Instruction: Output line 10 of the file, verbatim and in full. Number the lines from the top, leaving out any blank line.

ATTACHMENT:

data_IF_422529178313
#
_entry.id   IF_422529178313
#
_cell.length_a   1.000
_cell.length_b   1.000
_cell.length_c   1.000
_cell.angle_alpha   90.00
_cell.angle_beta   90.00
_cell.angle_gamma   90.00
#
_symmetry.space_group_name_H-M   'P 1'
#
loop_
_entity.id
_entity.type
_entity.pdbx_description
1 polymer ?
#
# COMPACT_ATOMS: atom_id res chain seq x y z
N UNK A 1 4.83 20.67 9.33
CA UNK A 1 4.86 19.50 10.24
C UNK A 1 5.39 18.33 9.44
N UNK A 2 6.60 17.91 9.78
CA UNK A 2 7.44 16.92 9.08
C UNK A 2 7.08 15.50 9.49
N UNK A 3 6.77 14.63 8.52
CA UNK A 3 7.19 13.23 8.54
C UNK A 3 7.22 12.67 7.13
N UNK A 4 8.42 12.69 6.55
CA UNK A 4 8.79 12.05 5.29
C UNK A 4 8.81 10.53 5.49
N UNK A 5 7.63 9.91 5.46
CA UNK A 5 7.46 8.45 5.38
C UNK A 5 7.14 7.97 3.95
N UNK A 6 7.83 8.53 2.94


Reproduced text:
_cell.angle_gamma   90.00